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Lung Cancer Signs, Symptoms and Types

What Are the Signs and Symptoms of Lung Cancer?

Unfortunately, symptoms of lung cancer don’t show up until after the disease has already advanced, that is why early detection is so important. Often patients will mistake these general symptoms as other problems.  Coughing up blood, shortness of breath, and chest pain are often late signs of lung cancer. It is important to pay attention to your body and if you do experience any of these symptoms, be sure to talk to your doctor

Early Warning Signs for Lung Cancer

While often hard to detect, these symptoms can be early warning signs for lung cancer:

  • Coughing
  • Chest pain
  • Wheezing
  • Fatigue
  • No appetite and/or weight loss
  • Shortness of breath
  • Coughing up blood

Advanced Warning Signs for Lung Cancer

It’s important to be cautious of the warning signs since lung cancer can begin to spread through the body. Advanced lung cancer symptoms may include:

  • Swollen lymph nodes in the upper body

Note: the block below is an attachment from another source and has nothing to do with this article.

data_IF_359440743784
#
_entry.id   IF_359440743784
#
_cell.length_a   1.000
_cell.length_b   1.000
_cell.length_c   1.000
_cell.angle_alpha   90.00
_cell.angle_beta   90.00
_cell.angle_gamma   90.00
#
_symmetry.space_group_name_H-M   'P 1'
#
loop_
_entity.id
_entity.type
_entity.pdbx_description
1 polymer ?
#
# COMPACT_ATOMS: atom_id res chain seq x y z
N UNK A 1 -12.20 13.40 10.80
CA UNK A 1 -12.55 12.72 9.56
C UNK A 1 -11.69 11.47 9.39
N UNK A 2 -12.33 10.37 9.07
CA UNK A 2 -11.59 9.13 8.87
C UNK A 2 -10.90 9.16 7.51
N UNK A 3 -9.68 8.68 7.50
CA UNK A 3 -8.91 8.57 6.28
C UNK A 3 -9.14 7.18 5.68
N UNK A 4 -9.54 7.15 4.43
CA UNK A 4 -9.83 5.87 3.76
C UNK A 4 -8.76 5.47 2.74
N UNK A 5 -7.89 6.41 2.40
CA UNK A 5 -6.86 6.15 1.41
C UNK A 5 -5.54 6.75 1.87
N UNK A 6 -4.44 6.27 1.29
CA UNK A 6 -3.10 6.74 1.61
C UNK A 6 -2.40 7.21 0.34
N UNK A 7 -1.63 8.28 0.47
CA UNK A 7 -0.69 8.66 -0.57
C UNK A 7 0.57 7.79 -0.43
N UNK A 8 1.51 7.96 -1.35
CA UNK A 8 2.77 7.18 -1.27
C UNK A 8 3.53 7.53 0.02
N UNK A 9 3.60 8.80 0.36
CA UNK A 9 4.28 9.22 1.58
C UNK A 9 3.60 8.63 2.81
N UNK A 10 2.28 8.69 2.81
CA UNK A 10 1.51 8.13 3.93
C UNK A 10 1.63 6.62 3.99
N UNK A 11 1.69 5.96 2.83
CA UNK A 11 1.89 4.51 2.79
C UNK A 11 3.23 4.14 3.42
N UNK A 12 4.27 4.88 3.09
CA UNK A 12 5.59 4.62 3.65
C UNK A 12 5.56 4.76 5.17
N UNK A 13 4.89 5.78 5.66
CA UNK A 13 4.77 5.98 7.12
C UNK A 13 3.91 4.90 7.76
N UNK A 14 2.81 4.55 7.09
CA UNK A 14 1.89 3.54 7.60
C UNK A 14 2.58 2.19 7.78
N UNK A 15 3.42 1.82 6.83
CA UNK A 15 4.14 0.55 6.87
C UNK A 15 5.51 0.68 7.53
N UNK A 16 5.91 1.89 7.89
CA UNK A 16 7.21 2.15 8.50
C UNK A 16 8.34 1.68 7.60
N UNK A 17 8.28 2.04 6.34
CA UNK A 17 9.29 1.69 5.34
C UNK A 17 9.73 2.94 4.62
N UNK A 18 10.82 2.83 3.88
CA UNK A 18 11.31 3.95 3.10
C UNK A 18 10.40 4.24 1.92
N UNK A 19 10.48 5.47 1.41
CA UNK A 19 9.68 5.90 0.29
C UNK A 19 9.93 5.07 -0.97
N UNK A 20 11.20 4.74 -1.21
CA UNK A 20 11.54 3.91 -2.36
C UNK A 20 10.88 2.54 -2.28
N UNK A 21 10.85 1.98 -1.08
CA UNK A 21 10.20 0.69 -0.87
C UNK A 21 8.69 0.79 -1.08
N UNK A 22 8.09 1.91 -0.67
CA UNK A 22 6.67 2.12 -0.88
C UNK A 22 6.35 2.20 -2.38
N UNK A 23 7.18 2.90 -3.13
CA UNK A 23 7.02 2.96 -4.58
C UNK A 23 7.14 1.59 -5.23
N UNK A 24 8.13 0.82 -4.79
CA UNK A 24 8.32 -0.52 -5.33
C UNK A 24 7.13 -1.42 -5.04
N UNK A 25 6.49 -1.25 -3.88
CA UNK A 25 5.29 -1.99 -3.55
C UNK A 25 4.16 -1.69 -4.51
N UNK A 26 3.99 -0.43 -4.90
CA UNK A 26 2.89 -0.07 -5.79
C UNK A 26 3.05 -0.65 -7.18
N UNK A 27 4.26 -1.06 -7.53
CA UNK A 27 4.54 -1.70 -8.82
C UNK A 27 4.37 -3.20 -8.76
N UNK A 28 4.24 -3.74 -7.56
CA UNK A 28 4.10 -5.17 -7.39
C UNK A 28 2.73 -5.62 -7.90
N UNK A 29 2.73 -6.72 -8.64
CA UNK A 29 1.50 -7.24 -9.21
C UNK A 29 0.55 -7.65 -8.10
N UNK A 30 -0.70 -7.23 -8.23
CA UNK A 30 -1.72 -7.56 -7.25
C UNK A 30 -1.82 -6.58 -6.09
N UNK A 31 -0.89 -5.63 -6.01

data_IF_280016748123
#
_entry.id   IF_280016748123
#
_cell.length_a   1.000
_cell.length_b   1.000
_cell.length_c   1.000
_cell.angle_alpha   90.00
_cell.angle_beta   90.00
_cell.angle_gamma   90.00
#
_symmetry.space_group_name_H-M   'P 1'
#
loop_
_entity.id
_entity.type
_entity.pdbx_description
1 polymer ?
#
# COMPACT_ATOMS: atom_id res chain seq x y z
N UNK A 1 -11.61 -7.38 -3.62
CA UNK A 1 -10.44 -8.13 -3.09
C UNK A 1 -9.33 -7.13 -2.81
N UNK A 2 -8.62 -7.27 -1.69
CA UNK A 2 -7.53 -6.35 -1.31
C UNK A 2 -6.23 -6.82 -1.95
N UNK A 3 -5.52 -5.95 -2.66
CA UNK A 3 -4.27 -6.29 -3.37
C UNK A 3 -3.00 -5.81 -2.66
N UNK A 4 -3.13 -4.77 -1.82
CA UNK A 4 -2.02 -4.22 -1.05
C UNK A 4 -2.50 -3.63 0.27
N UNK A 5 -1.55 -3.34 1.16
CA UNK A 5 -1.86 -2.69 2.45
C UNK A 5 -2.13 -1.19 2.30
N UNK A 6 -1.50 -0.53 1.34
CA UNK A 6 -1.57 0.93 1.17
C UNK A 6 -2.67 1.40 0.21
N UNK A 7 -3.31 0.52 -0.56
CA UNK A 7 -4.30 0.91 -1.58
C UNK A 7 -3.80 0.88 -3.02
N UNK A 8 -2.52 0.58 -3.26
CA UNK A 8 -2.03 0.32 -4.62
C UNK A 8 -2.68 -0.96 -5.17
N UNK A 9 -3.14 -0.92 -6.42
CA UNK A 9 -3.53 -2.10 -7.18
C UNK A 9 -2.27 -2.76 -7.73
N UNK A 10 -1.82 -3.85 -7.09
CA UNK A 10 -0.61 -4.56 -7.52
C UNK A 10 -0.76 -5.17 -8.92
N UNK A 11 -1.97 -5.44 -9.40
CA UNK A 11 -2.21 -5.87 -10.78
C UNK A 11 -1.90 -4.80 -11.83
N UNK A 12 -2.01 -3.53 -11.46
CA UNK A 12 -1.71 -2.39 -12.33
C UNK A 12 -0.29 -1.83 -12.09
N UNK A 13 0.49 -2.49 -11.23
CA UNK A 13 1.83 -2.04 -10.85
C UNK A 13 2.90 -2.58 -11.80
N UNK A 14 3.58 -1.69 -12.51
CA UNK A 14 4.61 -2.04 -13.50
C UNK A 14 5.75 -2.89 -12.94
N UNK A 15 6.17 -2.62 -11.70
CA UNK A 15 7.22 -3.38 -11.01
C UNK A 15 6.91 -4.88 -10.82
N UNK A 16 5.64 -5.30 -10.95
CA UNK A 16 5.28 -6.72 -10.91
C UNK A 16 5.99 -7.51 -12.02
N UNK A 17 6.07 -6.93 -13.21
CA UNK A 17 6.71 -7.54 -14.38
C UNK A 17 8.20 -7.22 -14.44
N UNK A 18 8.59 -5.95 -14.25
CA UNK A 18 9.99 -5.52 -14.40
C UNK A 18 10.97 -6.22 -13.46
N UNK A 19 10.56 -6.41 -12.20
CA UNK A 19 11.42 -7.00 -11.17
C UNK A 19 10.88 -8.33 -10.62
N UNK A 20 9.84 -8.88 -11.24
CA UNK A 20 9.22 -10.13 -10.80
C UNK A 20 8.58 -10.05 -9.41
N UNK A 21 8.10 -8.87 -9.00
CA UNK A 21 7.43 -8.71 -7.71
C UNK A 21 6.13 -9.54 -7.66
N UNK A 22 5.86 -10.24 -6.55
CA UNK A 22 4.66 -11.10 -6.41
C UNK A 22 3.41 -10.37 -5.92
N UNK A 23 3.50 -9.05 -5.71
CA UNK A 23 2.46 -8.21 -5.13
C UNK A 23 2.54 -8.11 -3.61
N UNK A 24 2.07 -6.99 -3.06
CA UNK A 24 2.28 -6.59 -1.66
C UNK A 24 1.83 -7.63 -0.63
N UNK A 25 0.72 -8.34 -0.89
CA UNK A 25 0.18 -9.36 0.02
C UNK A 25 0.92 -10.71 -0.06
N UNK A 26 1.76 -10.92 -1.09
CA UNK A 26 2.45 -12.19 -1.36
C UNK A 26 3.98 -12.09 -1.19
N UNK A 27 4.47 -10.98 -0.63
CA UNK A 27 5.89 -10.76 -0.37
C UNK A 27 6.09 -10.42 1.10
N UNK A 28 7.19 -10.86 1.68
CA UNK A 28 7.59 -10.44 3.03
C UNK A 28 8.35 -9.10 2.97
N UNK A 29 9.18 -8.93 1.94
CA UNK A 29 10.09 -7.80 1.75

• Headaches or dizziness
  • Jaundice (yellow coloring) of skin and eyes
  • Bone pain

Although these advanced lung cancer symptoms are related to lung cancer, they do not always mean you have lung cancer. Discuss any concerns with your doctor to determine the right diagnosis.

What Are the Two Types of Lung Cancer?

There are two different types of lung cancer: non-small cell and small cell lung cancer. While each of these types of lung cancers start in the same place, non-small cell and small cell lung cancer vary. Read on to learn the differences between non-small cell versus small cell lung cancer.

Non-Small Cell Lung Cancer (NSCLC)

Non-small cell lung cancer is the more common type of lung cancer and is a curable cancer that has larger cells compared to small cell lung cancer. Named after the cells in this lung cancer, there are three types of non-small cell lung cancer, including: adenocarcinoma, squamous cell carcinoma and large cell carcinoma.

Small Cell Lung Cancer (SCLC)

Small cell lung cancer is more aggressive, and in the advanced stages, small cell lung cancer is much more difficult to treat. People who previously smoked are more likely to get small cell lung cancer than non-small cell lung cancer.

Symptoms may vary from patient to patient. Let Banner MD Anderson Cancer Center help determine your diagnosis today to get you the best care possible.

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